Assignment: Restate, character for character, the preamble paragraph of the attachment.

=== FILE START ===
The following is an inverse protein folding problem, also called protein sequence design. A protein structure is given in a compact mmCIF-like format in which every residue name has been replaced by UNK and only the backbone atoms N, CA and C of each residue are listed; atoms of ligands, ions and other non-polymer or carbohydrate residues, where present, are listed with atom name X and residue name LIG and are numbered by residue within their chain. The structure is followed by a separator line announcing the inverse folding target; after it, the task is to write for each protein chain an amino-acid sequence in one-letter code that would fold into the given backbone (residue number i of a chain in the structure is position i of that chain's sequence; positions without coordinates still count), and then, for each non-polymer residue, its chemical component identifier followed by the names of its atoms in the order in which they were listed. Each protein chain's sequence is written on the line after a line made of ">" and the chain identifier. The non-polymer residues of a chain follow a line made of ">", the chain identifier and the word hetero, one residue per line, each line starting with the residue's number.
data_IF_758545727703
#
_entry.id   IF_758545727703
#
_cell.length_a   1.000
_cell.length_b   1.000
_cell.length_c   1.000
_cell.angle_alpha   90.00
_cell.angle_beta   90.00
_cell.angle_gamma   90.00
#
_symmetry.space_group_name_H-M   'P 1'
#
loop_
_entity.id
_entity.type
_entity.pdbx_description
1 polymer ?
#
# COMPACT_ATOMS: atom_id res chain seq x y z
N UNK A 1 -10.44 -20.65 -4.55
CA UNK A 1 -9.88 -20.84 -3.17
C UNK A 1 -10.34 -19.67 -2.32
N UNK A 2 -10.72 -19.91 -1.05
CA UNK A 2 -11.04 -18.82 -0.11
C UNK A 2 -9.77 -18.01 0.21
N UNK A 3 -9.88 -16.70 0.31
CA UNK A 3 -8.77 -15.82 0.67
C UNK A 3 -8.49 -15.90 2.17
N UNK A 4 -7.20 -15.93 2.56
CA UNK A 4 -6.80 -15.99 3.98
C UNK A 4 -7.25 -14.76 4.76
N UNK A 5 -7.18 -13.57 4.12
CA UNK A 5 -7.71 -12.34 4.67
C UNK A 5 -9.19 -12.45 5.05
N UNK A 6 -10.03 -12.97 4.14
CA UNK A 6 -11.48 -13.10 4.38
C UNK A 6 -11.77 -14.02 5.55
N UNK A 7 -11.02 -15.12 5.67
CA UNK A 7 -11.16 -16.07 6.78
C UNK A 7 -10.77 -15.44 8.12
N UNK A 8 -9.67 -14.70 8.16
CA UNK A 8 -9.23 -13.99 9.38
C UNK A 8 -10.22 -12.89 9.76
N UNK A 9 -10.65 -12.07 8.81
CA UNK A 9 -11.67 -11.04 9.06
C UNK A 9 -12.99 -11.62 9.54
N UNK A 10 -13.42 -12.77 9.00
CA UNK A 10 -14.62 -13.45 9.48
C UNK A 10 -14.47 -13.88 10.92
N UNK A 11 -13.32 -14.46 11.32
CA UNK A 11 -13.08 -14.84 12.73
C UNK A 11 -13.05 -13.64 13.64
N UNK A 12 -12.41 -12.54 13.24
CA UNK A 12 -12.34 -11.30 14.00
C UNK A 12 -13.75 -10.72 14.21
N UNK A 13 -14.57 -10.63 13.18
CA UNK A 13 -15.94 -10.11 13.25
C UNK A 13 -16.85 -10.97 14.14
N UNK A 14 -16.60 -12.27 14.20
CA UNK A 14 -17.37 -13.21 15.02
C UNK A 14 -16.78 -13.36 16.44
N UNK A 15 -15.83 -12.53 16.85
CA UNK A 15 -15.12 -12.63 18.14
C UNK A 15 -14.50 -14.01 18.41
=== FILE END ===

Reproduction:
The following is an inverse protein folding problem, also called protein sequence design. A protein structure is given in a compact mmCIF-like format in which every residue name has been replaced by UNK and only the backbone atoms N, CA and C of each residue are listed; atoms of ligands, ions and other non-polymer or carbohydrate residues, where present, are listed with atom name X and residue name LIG and are numbered by residue within their chain. The structure is followed by a separator line announcing the inverse folding target; after it, the task is to write for each protein chain an amino-acid sequence in one-letter code that would fold into the given backbone (residue number i of a chain in the structure is position i of that chain's sequence; positions without coordinates still count), and then, for each non-polymer residue, its chemical component identifier followed by the names of its atoms in the order in which they were listed. Each protein chain's sequence is written on the line after a line made of ">" and the chain identifier. The non-polymer residues of a chain follow a line made of ">", the chain identifier and the word hetero, one residue per line, each line starting with the residue's number.